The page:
Power Metal-Oxide-Semiconductor Field Effect Transistors (MOSFETs) are well known in the semiconductor industry. One type of MOSFET is a double-diffused trench MOSFET, or what is known as a “trench DMOS” transistor. A cross-sectional view of a portion of a typical n-channel trench DMOS transistor 10 is shown in FIG. 1. It should be pointed out that the relative thickness of the various layers are not necessarily drawn to scale.
  • [0006]
    The trench DMOS transistor 10, shown in FIG. 1, includes an n-type substrate 100 over which a substrate out-diffusion layer 101 is formed. An n-type epitaxial layer 102 is formed over substrate out-diffusion layer 101 and a p-type body layer 108 covers epitaxial layer 102. One or more trenches 109 extend through the body layer 108 and a portion of the epitaxial layer 102. Gate oxide layer 104 lines the sidewalls and bottom of each trench 109 and a conductive material 106, typically doped polysilicon, lines gate oxide layer 104 and fills each trench 109. N+ source regions 110 flank each trench 109 and extend a predetermined distance into body layer 108. Heavy body regions 112 are positioned within body layer 108, between source regions 110, and extend a predetermined distance into body layer 108. Finally, dielectric caps 114 cover the filled trenches 109 and also partially cover source regions 110. Note that trench DMOS transistor 10 also typically includes one or more metal layers, which contact source regions 110, with adjacent metal layers separated by an insulating material. These metal layers are not shown in FIG. 1.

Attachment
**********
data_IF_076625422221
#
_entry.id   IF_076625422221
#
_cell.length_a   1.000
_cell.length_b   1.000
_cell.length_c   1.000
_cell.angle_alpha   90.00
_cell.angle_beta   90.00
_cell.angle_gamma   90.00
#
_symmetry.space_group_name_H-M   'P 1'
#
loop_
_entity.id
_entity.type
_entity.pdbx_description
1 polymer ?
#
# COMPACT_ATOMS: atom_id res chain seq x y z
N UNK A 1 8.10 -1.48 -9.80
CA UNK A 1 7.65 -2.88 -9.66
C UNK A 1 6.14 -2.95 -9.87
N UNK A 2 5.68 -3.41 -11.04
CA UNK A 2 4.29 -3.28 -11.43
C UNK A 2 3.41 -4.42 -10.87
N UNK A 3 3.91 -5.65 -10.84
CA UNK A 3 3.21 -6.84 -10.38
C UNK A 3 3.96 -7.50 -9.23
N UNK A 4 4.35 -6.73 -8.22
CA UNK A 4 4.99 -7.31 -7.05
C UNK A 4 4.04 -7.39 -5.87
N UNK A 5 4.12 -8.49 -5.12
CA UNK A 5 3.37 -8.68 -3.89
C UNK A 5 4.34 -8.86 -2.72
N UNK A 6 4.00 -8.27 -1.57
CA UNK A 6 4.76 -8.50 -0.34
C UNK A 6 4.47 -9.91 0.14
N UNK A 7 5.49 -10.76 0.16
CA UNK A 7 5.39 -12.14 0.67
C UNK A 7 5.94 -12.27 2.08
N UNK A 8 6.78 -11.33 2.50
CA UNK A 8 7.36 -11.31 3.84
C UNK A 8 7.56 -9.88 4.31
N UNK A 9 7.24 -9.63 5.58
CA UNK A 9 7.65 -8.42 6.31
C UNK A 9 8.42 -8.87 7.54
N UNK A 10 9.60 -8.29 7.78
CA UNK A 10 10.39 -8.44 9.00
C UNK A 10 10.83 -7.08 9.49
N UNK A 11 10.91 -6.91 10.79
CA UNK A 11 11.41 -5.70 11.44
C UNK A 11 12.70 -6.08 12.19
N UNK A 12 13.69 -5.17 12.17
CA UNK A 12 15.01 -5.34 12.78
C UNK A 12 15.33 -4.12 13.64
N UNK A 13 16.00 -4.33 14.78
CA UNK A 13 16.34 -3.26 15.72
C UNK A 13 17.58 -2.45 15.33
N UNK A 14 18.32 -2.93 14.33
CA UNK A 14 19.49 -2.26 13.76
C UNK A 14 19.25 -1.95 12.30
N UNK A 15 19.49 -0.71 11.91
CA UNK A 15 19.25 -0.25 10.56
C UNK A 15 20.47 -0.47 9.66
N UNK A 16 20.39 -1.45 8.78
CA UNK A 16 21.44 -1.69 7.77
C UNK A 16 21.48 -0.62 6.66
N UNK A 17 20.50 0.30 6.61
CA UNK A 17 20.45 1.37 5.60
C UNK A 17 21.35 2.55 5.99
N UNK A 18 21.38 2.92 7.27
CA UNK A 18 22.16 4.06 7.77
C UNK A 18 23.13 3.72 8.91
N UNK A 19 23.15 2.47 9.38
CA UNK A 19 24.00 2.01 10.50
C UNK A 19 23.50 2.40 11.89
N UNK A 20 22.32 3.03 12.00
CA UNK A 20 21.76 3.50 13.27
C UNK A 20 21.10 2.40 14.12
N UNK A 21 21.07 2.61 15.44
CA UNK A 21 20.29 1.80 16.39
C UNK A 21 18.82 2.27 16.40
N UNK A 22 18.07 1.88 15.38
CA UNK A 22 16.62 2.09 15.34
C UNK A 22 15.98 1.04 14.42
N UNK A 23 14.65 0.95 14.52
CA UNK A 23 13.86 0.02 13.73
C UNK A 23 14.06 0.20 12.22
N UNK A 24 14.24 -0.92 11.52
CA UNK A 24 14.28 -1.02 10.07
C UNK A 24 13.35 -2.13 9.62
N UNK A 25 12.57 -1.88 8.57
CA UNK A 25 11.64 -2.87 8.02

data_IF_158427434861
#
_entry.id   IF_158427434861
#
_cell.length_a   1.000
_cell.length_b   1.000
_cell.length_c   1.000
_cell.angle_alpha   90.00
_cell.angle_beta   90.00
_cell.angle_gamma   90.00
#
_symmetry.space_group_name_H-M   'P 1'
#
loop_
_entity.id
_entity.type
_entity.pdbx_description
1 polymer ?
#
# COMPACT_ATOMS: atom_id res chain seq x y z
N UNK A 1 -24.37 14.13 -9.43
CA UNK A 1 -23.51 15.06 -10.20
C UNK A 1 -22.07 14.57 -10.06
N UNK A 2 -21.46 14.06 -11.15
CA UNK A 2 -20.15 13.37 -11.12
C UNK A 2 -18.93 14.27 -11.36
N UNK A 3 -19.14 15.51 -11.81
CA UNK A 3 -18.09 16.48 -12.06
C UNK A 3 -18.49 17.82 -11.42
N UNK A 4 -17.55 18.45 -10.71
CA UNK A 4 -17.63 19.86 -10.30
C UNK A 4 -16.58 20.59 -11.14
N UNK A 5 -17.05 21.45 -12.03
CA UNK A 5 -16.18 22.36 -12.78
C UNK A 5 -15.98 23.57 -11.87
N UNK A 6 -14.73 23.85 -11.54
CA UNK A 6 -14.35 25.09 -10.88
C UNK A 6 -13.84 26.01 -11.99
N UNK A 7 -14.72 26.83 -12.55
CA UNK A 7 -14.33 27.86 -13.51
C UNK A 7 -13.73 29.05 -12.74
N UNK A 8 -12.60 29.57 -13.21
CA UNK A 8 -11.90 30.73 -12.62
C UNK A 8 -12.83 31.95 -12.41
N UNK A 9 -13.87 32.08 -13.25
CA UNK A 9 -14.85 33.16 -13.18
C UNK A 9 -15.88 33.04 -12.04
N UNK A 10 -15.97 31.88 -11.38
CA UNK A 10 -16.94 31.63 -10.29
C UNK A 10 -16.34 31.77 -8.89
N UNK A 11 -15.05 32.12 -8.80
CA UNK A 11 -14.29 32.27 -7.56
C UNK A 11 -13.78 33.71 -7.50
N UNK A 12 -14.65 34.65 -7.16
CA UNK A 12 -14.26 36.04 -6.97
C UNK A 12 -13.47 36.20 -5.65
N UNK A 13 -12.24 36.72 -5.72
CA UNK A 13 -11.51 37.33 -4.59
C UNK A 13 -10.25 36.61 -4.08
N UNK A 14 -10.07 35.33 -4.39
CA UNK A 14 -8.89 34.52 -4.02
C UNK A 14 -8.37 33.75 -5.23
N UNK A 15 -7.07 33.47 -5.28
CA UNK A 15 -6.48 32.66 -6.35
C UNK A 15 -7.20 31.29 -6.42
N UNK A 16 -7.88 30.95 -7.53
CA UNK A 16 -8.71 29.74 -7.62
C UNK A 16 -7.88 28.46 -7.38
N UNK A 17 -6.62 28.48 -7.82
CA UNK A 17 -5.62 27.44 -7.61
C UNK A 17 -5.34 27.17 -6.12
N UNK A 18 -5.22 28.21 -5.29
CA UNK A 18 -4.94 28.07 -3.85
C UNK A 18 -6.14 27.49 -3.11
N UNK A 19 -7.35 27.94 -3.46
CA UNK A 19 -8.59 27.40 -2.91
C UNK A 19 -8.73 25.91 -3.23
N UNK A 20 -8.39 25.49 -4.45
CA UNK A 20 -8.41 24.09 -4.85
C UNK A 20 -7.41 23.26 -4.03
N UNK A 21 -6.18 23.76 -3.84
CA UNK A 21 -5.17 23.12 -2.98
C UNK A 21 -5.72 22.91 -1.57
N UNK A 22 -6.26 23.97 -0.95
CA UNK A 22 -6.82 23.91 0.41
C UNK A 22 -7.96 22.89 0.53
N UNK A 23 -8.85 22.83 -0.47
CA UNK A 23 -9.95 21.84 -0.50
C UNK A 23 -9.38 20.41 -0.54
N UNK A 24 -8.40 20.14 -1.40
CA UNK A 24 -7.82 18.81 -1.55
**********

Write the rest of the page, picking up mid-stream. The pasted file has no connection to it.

• [0007]
    [0007]FIG. 2 shows a doping concentration profile, taken along a cross-section labeled “xx” in FIG. 1. Cross section xx is representative of the resistance path 116 that a drain-to-source current, IDS, encounters as charge carriers travel from source region 110 to the drain of trench DMOS transistor 10, when trench DMOS transistor is on. The various regions that comprise path 116 are source region 110, body region 108, epitaxial layer 102, substrate out-diffusion layer 101 and substrate 100.
  • [0008]
    The resistance encountered by IDS due to the presence of these various regions is typically quantified as the drain-to-source resistance, RDS(on). A high drain-to-source resistance, i.e. RDS(on), limits certain performance characteristics of the transistor. For example, both the transconductance, gm, of the device, which is a measure of the current carrying capability of the device (given a certain gate voltage) and the frequency response of the device, which characterizes the speed of the device, are reduced the higher RDS(on) is. Another factor that limits the speed of the trench DMOS transistor is the gate oxide charge, Qg. The higher Qg is the larger the gate-to-drain overlap capacitance becomes and, consequently, the lower the switching capability of the device becomes.